Congratulations on choosing Little Pim Spanish.
This Little Pim Companion Guide is designed to help you with the proper Spanish pronunciation if you want to learn along with your young viewer. Children are visual and aural learners – they watch the screen, hear what’s being said, and easily understand and repeat; and as they repeat after Little Pim the teacher, they will have perfect accents! Adults, however, may need a bit of written help to understand the differences in pronunciation and/or to remember new words.
This guide will give you some tips about the right way to pronounce Spanish letters and words.
If you would like additional support, you can:
– Download our Companion Script, which includes all the words and phrases in Little Pim in Spanish. If you want to read all the words and sentences as they are spoken, you can print this out and follow along with the DVD.
– Choose the optional English Subtitles in the Start Up Menu of the DVD to read English subtitles as you watch
The big picture:
- – ´ does not change the sound of a letter. This accent tells you which syllable to stress.
- – ñ is pronounced like the ny of “canyon”
- – a is a short sound in Spanish, and is pronounced like the ea in “heart”. ai is pronounced like the e in “bed”. au is pronounced like the o in “hole”. eu is pronounced like the u in “hurt”
- – e is pronounced like the e in “they” in syllables that end with a vowel. Otherwise, it is pronounced like the e in “pet”
- – i is pronounced like the ee in “meet”
- – o is pronounced like the o in “tote” in syllables that end with a vowel. Otherwise, it is pronounced like the o in “dot”.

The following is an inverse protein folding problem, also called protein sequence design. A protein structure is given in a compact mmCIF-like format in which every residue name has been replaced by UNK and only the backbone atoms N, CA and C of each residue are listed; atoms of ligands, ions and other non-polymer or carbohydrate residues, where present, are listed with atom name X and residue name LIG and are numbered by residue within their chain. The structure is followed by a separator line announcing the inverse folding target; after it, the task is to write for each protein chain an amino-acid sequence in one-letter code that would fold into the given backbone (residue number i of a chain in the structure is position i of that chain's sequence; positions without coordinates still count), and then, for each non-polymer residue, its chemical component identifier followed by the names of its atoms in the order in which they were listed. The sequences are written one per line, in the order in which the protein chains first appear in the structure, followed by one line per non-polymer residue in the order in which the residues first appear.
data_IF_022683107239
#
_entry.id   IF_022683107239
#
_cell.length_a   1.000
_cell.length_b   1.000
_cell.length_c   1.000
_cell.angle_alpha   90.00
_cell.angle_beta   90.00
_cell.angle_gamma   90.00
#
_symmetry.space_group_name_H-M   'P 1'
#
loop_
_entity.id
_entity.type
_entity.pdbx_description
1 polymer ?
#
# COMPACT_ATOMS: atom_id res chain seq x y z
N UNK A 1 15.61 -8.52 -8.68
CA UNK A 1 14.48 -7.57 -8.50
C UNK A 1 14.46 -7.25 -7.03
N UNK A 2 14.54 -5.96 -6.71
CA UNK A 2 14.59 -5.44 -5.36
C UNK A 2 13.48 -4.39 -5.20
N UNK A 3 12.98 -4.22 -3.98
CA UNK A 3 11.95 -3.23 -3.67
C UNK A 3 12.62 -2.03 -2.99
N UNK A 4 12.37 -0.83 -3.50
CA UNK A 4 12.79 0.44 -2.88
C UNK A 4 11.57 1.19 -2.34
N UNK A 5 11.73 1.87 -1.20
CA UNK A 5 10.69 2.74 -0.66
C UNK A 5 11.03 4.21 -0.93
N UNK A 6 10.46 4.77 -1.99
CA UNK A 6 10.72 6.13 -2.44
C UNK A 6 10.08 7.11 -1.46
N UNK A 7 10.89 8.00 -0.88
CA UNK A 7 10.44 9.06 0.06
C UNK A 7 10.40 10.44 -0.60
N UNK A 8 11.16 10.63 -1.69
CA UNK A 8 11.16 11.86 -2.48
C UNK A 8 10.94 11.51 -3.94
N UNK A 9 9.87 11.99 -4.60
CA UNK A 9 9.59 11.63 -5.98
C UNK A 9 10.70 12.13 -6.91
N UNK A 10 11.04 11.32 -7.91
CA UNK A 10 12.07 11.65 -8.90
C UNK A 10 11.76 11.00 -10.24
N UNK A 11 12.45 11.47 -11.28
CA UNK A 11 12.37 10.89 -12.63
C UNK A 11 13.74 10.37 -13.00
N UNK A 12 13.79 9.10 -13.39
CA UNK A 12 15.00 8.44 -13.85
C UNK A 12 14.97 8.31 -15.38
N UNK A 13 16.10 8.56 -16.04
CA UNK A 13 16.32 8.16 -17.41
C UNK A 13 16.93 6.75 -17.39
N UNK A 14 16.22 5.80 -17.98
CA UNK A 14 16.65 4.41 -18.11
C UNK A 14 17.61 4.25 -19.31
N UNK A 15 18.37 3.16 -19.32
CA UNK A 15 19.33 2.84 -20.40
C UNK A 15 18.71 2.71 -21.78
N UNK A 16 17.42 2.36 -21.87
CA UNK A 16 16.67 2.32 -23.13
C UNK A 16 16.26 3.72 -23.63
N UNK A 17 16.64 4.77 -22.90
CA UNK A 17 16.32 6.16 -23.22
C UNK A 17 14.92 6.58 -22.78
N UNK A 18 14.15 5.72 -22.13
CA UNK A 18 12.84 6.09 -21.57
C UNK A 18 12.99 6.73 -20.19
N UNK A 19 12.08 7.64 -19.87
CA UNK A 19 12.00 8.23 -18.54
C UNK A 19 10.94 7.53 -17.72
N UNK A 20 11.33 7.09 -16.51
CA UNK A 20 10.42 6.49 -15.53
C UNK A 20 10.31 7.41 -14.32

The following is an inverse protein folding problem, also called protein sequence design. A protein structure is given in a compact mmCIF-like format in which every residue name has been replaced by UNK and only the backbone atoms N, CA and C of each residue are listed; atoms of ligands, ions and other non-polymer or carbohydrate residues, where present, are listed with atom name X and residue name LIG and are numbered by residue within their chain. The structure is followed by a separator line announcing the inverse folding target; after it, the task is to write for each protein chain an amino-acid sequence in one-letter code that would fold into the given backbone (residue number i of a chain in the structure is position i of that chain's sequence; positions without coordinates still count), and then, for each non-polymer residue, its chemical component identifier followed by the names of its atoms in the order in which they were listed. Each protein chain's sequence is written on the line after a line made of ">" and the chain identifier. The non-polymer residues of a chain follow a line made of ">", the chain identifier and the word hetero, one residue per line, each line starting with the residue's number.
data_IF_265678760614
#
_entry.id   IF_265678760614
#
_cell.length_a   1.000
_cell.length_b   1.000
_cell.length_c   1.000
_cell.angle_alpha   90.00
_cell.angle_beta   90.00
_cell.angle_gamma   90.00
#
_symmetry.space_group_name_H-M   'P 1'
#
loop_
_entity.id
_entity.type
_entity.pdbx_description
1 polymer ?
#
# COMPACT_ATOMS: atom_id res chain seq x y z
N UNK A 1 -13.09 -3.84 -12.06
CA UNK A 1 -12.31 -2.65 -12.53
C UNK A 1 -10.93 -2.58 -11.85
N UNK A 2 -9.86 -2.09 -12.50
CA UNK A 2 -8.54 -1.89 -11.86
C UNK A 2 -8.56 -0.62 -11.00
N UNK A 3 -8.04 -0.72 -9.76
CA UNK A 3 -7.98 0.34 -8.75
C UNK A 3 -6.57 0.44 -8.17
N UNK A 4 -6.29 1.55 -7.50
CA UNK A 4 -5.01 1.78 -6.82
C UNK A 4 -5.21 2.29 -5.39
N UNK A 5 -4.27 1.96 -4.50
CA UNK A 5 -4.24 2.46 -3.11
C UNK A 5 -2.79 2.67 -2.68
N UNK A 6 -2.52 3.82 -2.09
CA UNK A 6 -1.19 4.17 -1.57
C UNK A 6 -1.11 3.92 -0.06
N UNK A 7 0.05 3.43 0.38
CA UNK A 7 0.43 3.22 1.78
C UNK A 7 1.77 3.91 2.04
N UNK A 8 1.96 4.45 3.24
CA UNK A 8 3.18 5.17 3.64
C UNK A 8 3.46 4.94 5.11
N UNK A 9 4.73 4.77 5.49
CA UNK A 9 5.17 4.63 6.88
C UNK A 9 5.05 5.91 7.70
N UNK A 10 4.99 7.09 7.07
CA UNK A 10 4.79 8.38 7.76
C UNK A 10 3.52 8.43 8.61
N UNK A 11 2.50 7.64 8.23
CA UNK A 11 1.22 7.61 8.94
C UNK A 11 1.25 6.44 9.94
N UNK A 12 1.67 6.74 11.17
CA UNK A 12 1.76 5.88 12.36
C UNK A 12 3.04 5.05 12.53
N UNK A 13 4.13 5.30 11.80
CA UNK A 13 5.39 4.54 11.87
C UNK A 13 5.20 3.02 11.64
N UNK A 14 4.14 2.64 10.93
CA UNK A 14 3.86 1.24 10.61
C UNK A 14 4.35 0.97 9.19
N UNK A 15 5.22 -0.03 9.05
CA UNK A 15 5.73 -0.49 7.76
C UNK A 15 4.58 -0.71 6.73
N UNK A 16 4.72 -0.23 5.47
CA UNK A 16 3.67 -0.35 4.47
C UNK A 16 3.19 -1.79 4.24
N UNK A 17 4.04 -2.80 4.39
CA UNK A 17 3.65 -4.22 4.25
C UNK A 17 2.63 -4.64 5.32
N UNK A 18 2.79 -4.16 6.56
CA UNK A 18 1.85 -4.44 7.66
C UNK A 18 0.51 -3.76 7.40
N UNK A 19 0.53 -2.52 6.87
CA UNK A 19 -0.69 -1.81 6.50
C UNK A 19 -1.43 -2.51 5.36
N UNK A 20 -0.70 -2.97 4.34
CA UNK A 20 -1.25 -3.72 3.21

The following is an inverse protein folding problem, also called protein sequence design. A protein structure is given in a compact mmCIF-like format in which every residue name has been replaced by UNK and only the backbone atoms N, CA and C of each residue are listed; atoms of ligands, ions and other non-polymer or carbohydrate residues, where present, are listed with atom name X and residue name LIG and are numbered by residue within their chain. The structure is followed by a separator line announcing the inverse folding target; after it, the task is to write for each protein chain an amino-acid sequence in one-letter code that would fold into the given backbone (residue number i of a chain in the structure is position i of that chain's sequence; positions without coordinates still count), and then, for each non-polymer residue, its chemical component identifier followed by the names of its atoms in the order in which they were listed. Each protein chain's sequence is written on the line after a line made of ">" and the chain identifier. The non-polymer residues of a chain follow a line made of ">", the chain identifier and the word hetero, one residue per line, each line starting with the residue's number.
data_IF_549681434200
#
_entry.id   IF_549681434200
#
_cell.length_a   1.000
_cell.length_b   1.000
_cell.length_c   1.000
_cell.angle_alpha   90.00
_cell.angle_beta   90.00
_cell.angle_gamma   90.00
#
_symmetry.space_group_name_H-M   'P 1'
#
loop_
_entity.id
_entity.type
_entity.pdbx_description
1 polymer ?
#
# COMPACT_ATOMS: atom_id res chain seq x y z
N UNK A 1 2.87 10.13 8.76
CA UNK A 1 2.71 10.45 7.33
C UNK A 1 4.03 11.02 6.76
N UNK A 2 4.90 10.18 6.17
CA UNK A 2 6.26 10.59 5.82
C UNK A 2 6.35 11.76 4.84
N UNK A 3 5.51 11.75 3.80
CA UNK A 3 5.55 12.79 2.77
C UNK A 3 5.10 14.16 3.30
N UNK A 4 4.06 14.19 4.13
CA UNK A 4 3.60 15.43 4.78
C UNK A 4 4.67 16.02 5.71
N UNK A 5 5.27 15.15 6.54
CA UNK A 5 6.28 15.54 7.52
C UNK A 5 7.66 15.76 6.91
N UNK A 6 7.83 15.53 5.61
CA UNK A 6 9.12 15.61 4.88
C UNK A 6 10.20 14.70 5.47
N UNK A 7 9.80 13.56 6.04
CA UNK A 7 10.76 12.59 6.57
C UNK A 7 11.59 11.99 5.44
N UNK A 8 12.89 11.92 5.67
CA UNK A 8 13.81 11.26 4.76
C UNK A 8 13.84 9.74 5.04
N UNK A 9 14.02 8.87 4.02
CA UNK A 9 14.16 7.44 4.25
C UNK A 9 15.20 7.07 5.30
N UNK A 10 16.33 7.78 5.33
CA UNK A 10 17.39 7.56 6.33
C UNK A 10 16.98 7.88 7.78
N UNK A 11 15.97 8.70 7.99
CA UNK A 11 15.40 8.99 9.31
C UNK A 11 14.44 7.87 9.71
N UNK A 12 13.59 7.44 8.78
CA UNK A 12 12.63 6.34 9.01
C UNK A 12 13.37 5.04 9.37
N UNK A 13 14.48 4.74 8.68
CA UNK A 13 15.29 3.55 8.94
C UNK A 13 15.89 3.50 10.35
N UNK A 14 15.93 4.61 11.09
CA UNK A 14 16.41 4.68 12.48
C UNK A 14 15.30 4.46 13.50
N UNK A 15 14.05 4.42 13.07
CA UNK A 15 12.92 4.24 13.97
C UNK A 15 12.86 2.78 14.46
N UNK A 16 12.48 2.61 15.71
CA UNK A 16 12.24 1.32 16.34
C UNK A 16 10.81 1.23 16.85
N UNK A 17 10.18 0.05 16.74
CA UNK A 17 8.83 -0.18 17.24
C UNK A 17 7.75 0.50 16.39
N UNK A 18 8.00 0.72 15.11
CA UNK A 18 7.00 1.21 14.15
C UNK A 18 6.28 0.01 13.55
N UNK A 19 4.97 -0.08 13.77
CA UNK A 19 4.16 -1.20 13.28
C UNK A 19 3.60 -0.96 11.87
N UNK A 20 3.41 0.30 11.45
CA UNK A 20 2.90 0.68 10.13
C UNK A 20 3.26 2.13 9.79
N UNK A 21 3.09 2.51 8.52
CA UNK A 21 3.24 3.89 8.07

- – u is pronounced like the u in “rule” or the oo in mood.
- – y is pronounced like the ee in “peek” when it is at the end of a word
Spanish is a largely phonetic language, and many Spanish consonants sound like their English counterparts. There are a few exceptions however.
- – c is pronounced s in “silent” when it is before an e or an i. Otherwise, it is pronounced like the k in “kid”
- – h is always silent in Spanish
- – j is pronounced like the ch sound in the Scottish word “loch” – think of the hard guttoral sounds of Arabic or Hebrew.
- – ll can be pronounced like the ll in “million” OR the y in “yellow” (depending on the region)
- – qu is pronounced like the k in “kid”
- – n is pronounced like the n in “now”, but is nearly always silent at the end of a word
- – r in resonates and is trilled – your tongue should vibrate against the roof of your mouth, kind of like a telephone ringing
- – b and v have the exact same pronunciation in Spanish. They are both pronounced like the English letter b, but a little softer.
The only steadfast rule in Spanish is that there is an exception to every rule, so don’t despair if you can’t remember everything!